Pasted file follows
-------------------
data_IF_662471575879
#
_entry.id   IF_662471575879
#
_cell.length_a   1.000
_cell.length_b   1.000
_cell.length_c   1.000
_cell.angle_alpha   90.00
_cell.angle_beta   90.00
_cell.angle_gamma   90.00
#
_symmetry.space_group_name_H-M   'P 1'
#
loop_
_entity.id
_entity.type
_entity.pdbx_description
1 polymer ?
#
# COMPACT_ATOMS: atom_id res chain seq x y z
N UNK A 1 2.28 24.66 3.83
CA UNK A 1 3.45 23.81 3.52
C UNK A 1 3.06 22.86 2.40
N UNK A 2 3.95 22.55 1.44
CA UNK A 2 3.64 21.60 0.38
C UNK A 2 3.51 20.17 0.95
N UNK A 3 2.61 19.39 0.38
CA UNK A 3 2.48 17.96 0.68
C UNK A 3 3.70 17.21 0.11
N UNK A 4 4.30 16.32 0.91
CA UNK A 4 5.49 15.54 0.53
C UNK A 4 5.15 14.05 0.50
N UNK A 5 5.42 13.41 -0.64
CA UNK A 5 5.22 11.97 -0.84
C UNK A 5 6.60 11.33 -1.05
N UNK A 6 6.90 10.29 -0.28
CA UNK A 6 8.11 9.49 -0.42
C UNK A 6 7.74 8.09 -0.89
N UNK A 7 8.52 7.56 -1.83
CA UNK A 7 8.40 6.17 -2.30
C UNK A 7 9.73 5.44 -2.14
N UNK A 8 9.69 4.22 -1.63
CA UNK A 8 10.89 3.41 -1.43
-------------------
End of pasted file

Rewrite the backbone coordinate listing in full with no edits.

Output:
data_IF_662471575879
#
_entry.id   IF_662471575879
#
_cell.length_a   1.000
_cell.length_b   1.000
_cell.length_c   1.000
_cell.angle_alpha   90.00
_cell.angle_beta   90.00
_cell.angle_gamma   90.00
#
_symmetry.space_group_name_H-M   'P 1'
#
loop_
_entity.id
_entity.type
_entity.pdbx_description
1 polymer ?
#
# COMPACT_ATOMS: atom_id res chain seq x y z
N UNK A 1 2.28 24.66 3.83
CA UNK A 1 3.45 23.81 3.52
C UNK A 1 3.06 22.86 2.40
N UNK A 2 3.95 22.55 1.44
CA UNK A 2 3.64 21.60 0.38
C UNK A 2 3.51 20.17 0.95
N UNK A 3 2.61 19.39 0.38
CA UNK A 3 2.48 17.96 0.68
C UNK A 3 3.70 17.21 0.11
N UNK A 4 4.30 16.32 0.91
CA UNK A 4 5.49 15.54 0.53
C UNK A 4 5.15 14.05 0.50
N UNK A 5 5.42 13.41 -0.64
CA UNK A 5 5.22 11.97 -0.84
C UNK A 5 6.60 11.33 -1.05
N UNK A 6 6.90 10.29 -0.28
CA UNK A 6 8.11 9.49 -0.42
C UNK A 6 7.74 8.09 -0.89
N UNK A 7 8.52 7.56 -1.83
CA UNK A 7 8.40 6.17 -2.30
C UNK A 7 9.73 5.44 -2.14
N UNK A 8 9.69 4.22 -1.63
CA UNK A 8 10.89 3.41 -1.43